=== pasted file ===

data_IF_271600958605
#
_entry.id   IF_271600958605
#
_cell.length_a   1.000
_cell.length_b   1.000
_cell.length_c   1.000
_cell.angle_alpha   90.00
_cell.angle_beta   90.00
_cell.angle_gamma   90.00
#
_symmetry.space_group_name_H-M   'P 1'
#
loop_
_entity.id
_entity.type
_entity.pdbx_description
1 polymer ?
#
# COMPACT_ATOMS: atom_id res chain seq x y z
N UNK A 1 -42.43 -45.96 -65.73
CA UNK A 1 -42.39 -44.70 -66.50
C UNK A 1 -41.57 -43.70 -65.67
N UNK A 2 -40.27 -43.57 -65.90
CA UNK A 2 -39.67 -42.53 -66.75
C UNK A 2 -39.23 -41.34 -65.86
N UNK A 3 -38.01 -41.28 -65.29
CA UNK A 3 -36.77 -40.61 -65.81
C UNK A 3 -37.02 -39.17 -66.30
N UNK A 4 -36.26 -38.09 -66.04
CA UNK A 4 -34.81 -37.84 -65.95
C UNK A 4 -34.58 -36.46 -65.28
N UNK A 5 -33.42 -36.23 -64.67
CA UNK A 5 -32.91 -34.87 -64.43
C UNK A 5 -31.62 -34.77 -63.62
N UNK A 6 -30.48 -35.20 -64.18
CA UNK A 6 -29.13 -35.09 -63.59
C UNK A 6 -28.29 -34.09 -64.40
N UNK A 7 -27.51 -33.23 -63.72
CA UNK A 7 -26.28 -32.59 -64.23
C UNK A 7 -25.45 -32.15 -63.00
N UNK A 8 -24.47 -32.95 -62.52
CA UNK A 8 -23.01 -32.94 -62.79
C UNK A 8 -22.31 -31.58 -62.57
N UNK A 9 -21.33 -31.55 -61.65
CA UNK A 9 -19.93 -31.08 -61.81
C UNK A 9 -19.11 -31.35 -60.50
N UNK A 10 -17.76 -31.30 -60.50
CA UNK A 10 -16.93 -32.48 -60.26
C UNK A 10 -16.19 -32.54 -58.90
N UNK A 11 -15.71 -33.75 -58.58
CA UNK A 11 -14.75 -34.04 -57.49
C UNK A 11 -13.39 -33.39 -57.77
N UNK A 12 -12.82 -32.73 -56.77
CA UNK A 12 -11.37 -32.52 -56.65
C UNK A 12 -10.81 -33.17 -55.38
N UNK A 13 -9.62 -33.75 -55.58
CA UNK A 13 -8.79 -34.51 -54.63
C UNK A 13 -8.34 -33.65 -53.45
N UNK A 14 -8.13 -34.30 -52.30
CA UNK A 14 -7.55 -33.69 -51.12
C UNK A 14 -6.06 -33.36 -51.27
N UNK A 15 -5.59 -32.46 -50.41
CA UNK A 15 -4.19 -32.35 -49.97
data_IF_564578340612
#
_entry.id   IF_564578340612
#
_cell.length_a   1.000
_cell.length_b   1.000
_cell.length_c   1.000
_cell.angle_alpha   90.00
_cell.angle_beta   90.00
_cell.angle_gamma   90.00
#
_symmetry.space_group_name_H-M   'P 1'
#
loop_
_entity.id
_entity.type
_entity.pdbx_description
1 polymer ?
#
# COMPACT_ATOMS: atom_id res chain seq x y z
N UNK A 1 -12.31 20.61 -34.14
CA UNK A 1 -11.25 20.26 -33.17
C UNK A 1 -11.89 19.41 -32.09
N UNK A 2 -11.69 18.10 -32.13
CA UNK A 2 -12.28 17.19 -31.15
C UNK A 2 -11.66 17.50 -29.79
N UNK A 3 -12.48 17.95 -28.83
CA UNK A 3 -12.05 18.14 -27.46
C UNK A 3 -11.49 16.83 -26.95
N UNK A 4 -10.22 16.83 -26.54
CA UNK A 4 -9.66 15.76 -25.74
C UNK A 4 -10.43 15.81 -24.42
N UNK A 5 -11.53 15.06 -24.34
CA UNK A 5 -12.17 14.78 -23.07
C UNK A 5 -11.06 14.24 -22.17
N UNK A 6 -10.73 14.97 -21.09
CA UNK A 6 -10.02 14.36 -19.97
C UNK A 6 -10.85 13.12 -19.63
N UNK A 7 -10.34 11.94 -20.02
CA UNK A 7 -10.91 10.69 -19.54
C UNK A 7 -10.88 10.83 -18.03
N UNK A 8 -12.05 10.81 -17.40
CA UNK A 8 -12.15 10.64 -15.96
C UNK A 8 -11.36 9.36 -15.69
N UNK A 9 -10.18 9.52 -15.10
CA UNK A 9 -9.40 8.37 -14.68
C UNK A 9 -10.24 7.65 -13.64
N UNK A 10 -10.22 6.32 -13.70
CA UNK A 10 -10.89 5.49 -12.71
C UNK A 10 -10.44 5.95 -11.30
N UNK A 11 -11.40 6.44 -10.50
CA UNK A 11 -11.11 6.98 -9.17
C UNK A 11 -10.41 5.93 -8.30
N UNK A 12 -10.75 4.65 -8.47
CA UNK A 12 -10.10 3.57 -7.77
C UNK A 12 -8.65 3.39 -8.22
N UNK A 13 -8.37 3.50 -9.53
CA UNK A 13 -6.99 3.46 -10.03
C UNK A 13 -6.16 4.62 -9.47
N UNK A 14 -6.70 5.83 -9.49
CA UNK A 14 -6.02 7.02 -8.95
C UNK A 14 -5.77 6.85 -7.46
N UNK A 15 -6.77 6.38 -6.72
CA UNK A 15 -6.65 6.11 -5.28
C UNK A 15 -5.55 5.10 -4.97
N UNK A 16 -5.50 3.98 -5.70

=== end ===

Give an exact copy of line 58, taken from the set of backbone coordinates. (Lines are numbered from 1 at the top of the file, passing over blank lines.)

CA UNK A 13 -8.79 -34.51 -54.63